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Dale Hannah Wins Commonword Diversity Writing for Children Competition

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dale hannah competitionBy Jamie Ryder

The International Anthony Burgess Foundation played host to a competition that celebrated the diversity of children’s literature in the Commonword Diversity prize, which saw MMU Creative Writing student, Dale Hannah, scoop top prize. Commonword, partner organization with the Manchester Children’s Book Festival brought together the competition which saw Dale emerge victorious from a shortlist of five writers.

Pete Kalu, the Artistic Director of Commonword kicked off the proceedings by speaking about the purpose of the organization. He said it was about discovering “new writers” and helping them to find work in the publishing industry that is “not as diverse” as it could be. The award was as a reflection of “Britain’s rich diversity of cultures.” He went on to introduce one of the judges, literary agent Catherine Pelligrino. She talked about her experiences as an agent and what she looks for in a book. She mentioned that books needed “to stand out” and that the best way to write was to “be focused.”

The next guest was Alexandra Antscherl, Executive Editor of Fiction for Puffin, who gave her opinion on what makes a novel sellable. She advised having a “pacy plot” and “relatable character” in order to maximize audience potential. She made an example of The Fault In Our Stars and how it can be translated to a young and adult audience. It was important to understand that there shouldn’t be any restrictions on what can be accepted in the publishing industry. A suggested method of increasing the likelihood of being published was to work on having a “built in audience.” The author can then draw on the audience while the publisher is working on increasing sales in other avenues.

A panel opened up to ask both agent and publisher questions. Kalu asked whether diversification has a chance of affecting the chances of being published. Pelligrino insisted there was “no barrier” in terms of diverse characters and any author should feel free to submit, the more diverse the better. A woman asked about what classified as the right “emotional journey” for a protagonist in a children’s book. Pelligrino said that it should be measured by what the writer feels is appropriate for the type of character.

Kalu then brought up the entrants one by one to read their stories. Devon Black went first, reading from Wild Island, which was set in a dystopian future. Jenny Foley was on next and read from Pufferfish, a story that involved children in Shanghai. Next on was MMU’s own Dale Hannah whose book focused on a Hindu boy called Haroon Patel. He noted that he was the first male to be shortlisted for the prize. On being shortlisted he said that he was “gobsmacked.” He described himself as the kind of writer who will “play endlessly with prose.” As a result of Dale’s shortlisting, Melvin Burgess himself read the manuscript and provided a quote for publication.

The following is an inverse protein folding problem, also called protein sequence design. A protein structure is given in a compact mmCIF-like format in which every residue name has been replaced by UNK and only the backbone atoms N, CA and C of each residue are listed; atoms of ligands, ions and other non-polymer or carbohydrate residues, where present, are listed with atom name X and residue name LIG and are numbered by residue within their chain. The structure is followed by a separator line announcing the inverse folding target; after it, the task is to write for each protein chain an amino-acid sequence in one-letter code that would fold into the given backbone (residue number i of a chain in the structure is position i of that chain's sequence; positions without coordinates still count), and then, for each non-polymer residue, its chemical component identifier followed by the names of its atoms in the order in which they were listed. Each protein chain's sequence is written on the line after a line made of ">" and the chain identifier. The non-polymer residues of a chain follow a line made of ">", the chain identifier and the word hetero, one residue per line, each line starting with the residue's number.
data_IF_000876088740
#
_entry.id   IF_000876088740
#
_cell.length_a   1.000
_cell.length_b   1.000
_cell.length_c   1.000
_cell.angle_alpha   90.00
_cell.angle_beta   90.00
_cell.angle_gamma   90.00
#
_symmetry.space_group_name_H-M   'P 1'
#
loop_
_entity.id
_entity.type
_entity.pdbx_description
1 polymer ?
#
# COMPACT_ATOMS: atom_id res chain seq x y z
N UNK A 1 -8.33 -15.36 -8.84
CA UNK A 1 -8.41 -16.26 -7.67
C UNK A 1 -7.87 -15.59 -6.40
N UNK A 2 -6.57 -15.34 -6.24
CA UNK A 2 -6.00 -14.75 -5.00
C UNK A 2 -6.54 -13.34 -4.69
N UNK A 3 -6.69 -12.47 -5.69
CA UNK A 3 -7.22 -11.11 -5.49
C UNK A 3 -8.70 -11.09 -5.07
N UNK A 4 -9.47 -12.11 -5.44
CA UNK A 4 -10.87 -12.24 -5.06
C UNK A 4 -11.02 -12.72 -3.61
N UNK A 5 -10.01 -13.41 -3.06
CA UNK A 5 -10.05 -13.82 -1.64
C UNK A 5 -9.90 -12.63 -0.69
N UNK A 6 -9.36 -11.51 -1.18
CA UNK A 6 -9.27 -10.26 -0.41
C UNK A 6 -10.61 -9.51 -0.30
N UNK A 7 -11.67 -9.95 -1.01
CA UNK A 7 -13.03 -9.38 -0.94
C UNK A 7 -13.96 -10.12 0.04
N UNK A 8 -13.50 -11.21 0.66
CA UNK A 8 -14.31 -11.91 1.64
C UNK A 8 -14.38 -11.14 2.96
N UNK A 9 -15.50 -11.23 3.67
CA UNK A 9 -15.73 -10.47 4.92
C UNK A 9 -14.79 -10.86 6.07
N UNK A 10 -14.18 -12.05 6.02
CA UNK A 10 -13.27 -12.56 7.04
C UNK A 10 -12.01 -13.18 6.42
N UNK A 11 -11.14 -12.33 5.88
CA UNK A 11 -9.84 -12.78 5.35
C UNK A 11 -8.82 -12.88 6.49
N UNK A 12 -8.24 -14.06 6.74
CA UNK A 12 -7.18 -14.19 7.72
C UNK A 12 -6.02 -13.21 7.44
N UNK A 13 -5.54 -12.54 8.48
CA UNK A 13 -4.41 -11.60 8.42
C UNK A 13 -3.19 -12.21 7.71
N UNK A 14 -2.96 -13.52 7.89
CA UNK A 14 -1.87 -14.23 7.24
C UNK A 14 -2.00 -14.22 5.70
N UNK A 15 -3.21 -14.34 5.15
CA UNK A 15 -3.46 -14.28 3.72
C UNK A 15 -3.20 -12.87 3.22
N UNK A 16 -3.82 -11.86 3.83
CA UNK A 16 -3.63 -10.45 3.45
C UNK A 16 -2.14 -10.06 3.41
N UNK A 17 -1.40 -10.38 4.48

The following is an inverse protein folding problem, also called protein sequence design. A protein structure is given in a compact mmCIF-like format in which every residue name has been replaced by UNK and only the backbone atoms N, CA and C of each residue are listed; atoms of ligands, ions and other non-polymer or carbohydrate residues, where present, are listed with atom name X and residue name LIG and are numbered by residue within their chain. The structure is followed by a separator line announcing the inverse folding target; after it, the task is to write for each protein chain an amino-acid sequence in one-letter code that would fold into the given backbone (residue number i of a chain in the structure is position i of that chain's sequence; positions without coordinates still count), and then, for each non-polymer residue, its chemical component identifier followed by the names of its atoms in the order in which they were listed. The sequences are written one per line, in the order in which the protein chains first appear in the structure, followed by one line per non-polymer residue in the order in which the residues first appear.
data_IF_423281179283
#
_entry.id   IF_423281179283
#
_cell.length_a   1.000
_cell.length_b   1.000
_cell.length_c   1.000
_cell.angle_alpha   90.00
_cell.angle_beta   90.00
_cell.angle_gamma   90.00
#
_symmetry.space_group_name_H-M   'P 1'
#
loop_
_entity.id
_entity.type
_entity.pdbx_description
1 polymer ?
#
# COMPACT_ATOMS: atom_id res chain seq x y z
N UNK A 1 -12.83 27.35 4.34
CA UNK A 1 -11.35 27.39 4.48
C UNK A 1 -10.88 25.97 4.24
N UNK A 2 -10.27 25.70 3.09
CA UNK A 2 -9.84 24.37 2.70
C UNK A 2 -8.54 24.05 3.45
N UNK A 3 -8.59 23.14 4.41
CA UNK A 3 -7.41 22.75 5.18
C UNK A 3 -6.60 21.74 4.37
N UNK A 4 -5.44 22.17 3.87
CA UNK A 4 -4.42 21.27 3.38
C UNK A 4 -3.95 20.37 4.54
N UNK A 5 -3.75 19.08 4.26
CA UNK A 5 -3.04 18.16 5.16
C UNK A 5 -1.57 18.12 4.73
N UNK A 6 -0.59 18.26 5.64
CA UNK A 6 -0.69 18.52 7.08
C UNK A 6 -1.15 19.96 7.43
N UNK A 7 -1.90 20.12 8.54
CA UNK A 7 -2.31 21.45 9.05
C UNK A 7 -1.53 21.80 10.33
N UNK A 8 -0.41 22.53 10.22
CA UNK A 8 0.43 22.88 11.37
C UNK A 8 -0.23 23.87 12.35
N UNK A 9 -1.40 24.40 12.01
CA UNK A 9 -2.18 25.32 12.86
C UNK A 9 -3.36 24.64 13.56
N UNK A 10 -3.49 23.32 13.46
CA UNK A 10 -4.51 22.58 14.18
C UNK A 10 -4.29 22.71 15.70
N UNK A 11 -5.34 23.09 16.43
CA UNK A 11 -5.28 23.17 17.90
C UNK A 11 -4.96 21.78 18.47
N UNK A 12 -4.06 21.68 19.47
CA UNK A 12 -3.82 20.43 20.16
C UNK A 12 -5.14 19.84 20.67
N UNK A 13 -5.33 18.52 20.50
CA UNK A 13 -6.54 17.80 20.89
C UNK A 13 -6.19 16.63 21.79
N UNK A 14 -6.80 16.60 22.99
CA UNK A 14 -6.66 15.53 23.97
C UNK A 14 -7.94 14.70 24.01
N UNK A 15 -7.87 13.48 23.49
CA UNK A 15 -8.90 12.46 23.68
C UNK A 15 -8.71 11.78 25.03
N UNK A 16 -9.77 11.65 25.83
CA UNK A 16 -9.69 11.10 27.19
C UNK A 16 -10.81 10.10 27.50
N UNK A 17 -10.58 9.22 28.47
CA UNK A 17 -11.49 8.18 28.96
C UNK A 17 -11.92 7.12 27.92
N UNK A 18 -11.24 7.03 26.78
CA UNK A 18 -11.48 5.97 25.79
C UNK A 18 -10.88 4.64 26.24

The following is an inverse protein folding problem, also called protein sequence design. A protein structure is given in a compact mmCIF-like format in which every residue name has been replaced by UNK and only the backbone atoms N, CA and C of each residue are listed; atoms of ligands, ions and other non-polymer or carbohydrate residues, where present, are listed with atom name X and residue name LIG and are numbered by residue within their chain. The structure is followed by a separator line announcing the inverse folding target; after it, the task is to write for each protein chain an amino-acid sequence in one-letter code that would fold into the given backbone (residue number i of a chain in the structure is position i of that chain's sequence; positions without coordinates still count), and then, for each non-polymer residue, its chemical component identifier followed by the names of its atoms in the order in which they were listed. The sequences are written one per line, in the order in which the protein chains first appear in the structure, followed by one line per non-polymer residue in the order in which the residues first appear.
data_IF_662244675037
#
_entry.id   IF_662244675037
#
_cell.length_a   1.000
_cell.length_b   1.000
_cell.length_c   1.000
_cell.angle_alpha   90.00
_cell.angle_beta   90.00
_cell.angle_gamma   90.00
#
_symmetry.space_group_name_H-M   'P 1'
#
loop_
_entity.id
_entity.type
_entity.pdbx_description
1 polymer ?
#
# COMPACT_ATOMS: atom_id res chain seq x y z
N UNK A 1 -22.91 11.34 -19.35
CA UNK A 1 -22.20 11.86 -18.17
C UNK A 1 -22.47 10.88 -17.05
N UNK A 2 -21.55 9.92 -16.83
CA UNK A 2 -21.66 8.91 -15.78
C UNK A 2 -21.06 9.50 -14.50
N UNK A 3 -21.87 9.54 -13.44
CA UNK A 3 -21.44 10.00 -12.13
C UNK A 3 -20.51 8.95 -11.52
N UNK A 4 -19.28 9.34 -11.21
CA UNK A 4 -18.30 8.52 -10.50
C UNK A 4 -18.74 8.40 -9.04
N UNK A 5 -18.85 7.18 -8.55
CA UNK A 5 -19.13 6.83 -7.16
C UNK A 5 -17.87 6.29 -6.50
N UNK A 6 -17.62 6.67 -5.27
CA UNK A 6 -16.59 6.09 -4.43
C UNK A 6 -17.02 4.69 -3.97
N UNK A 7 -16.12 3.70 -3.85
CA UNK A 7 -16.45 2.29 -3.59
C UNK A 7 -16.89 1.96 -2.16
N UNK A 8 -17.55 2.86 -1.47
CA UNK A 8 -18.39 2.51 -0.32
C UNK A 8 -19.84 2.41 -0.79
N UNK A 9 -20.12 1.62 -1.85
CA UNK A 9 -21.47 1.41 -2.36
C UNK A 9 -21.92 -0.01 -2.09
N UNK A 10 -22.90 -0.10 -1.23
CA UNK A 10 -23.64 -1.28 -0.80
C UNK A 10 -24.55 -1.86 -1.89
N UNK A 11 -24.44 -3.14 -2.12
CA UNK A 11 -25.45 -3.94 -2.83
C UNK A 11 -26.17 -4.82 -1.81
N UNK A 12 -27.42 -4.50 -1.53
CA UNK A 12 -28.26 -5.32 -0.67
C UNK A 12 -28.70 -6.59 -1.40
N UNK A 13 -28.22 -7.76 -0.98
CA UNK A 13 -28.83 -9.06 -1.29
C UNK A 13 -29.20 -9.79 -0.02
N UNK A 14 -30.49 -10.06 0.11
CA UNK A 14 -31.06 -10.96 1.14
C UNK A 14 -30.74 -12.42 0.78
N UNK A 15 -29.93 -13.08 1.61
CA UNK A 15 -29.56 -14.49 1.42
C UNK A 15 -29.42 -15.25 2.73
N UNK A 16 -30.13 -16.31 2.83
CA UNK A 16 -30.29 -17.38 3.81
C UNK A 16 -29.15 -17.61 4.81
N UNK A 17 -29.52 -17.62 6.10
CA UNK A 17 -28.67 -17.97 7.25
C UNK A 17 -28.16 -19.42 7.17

Hannah described his book, The Multiple Lives of Haroon Patel as “A Christmas Carol meets the Fault In Our Stars” about a boy with a terminal illness. He used “humour as a counterpoint to the emotional subject matter.” He realized he was self-conscious when writing about situations he wasn’t directly familiar with. Hannah read from the first chapter, depicting Haroon being less than pleased about going to counseling. The fourth entrant, Honey Stavonhagen read from Hope Grayling, The Blind Detective. Finally, Joanne Wesley-Williams read from her book called Soul Child.

With each contestant having demonstrated why they belonged on the short list, Kalu reflected on “persistence” being the key to what makes a successful author. The judges came on stage and revealed that Dale Hannah was the winner with The Multiple Lives of Haroon Patel. The emotion was evident on Hannah’s face as he accepted the prize. He said that he “loved writing” and that “different cultures” would always be his inspiration for doing what he loved.

Hannah’s victory is a sign of the Manchester Writing School’s aptitude for cultivating writers who go on to find writing platforms. But if there was a greater lesson to be taken away from the evening it’s that writers should never give up. All five contestants were shortlisted because of their potential and their drive to succeed in their chosen subject matter. Each came away knowing that they deserved to get that far.

Jamie Ryder is an aspiring novelist with an appreciation for the fantastical and a love hate relationship with the written word. You can read more of his work on his blog.

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